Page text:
Leviticus 25 instructs against working the land during the sabbatical and Jubilee years. “But in the seventh year the land is to have a year of sabbath rest, a sabbath to the Lord. Do not sow your fields or prune your vineyards. Do not reap what grows of itself or harvest the grapes of your untended vines. The land is to have a year of rest.” Similarly, in the Jubilee year, the land is to be left fallow. “The fiftieth year shall be a jubilee for you; do not sow and do not reap what grows of itself or harvest the untended vines. For it is a jubilee and is to be holy for you; eat only what is taken directly from the fields.”
Unlike single period sites and abandoned sites, Jerusalem has maintained a continuous occupation since before the Iron Age. This complicates archaeological work, as parts of the ancient city are beneath modern structures, and ancient dwellers would have been more likely to remove artifacts. This is further complicated today by the status of the Temple Mount, whose dirt is required to be left fallow.
After Israel’s victory in the Six-Day War in 1967, it left the Temple Mount in the hands of its traditional caretakers. The Jerusalem Islamic Waqf, funded by the King of Jordan, maintained control of the site, restricting archaeological work.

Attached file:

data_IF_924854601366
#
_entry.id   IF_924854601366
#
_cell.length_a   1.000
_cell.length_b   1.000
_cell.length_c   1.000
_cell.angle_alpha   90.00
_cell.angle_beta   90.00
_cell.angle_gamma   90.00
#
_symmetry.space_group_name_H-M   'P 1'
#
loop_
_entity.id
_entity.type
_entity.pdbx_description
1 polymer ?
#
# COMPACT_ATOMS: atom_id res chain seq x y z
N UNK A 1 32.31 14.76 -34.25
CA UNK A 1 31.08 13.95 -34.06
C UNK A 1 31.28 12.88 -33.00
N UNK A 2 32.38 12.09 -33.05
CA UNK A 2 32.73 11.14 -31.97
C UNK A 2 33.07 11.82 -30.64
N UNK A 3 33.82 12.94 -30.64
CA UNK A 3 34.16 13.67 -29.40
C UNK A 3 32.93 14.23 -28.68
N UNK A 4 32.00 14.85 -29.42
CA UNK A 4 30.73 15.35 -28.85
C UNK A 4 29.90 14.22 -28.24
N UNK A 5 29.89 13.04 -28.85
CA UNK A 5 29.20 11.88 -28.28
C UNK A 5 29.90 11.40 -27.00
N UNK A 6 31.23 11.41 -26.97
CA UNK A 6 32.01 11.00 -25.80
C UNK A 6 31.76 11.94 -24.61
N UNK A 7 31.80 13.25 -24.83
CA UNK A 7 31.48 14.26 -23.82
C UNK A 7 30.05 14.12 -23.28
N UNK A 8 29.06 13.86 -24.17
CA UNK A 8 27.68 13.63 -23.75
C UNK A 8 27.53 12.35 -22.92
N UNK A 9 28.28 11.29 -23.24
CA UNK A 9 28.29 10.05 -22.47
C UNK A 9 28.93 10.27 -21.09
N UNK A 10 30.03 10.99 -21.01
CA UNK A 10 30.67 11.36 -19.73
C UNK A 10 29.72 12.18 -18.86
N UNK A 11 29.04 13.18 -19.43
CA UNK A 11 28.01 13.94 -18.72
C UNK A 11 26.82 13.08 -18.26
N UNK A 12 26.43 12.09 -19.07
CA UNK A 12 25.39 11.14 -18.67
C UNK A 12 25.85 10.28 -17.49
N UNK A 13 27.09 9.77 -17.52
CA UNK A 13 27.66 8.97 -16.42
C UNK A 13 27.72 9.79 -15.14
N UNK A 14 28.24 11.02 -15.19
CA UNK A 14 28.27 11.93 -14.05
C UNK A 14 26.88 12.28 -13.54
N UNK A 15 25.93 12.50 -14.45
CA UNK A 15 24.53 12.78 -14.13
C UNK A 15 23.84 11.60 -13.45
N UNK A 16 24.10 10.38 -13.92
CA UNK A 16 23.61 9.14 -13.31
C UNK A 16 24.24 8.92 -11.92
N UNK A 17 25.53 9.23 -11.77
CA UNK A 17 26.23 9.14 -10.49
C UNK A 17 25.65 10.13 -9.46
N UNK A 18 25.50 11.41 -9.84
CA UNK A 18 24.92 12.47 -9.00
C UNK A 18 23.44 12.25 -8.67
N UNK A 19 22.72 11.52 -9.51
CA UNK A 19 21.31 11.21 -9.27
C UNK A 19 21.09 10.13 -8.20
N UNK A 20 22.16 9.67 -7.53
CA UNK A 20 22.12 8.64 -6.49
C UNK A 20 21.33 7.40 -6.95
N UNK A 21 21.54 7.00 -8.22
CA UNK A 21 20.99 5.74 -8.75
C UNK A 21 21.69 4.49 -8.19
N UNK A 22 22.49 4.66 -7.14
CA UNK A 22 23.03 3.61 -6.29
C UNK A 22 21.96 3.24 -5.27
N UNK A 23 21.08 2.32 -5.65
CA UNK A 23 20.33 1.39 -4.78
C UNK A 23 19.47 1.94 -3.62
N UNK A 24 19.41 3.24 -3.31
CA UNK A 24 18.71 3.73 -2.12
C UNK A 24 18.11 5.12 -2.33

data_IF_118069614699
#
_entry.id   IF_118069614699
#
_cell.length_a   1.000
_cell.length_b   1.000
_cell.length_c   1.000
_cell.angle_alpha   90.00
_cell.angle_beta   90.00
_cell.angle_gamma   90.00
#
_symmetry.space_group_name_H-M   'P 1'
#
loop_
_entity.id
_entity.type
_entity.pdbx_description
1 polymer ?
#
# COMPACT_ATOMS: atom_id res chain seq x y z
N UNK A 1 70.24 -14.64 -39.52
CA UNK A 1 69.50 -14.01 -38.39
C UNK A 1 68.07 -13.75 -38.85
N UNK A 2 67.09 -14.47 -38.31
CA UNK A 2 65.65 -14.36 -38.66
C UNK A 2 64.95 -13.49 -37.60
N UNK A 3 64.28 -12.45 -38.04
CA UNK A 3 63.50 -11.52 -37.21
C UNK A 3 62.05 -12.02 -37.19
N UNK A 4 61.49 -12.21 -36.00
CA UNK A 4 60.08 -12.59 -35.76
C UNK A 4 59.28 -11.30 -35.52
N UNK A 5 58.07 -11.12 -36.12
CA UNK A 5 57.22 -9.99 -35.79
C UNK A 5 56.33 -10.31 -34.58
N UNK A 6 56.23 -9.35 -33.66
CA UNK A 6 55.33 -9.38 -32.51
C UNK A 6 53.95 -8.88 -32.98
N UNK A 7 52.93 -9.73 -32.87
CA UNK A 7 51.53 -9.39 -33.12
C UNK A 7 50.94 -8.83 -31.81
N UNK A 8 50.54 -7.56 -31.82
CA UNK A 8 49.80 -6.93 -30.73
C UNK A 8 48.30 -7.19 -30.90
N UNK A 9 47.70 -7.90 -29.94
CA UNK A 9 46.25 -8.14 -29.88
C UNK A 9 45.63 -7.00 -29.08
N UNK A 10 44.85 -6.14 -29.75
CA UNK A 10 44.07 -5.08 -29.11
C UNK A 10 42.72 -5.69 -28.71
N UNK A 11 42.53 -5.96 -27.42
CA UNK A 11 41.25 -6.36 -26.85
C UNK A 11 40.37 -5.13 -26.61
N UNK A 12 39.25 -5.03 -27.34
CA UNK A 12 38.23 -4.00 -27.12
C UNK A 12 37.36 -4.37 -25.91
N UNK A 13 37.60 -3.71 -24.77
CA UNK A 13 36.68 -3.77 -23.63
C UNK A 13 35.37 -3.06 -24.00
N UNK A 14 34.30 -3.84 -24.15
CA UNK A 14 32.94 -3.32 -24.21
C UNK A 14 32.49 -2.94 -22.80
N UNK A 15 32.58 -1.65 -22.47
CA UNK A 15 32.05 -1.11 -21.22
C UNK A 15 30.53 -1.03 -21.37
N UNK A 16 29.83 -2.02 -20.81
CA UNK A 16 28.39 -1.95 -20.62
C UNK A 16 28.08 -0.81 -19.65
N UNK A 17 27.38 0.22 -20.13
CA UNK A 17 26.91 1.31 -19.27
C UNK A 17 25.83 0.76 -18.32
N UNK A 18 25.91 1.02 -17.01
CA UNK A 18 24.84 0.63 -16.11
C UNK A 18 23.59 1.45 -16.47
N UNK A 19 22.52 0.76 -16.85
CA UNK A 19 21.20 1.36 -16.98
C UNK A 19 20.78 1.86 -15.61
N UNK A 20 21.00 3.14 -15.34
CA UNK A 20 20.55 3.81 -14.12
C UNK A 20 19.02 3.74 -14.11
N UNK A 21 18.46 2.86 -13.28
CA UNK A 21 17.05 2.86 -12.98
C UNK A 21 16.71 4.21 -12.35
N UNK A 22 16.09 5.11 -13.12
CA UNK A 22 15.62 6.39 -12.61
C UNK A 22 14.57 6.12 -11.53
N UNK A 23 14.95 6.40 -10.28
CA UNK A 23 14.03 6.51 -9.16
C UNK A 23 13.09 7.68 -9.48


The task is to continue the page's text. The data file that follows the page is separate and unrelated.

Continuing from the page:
Solomon’s Temple as described in the Bible involved an array of resources, and if destroyed, might have left remnants in the dirt. The site was likely overturned during Herod’s temple construction, but if this prevented the establishment of the fixed layers typical of an archaeological mound built over time, Iron Age artifacts should have remained in the fill dirt.
In 1 Kings 6 and 7, Solomon built his temple and palace and with a variety of woods, dressed stone and gold and bronze. The location of the construction would most likely have been in the vicinity of the Temple Mount. While the wood likely would deteriorate over time, and metals likely to have been collected for re-use, temple visitors and staff would have been likely to deposit objects over time.
In addition to the Waqf’s restrictions on archaeological work, the State of Israel requires salvage excavation to take place at archaeological sites before construction work can begin. In the late 1990s, illegal construction work was done on the Temple Mount. In the process, 9,000 tons of dirt were removed and dumped in the Kidron Valley. Archaeologists Gabriel Barkay and Zachi Dvira collected the dirt and initiated the Temple Mount Sifting Project.
The project has discovered finds from nearly four millennia, stretching back to the 2nd millennium BCE. Included in the finds are artifacts from the Iron IIA and broader Iron II period. There have been a number of notable finds. A cylindrical gold bead, similar in design to similar beads in cultic use elsewhere was found. Shards of Red Burnished Slip pottery from the Iron IIA period were found. A bronze arrowhead from Iron II indicates a military presence or activity. A seal showing two animals was found, as were weights for use in trade.
While the artifacts do not on their own prove the existence of the First Temple, it does indicate the site was active in the Iron IIA period, the time period equated with Solomon’s temple.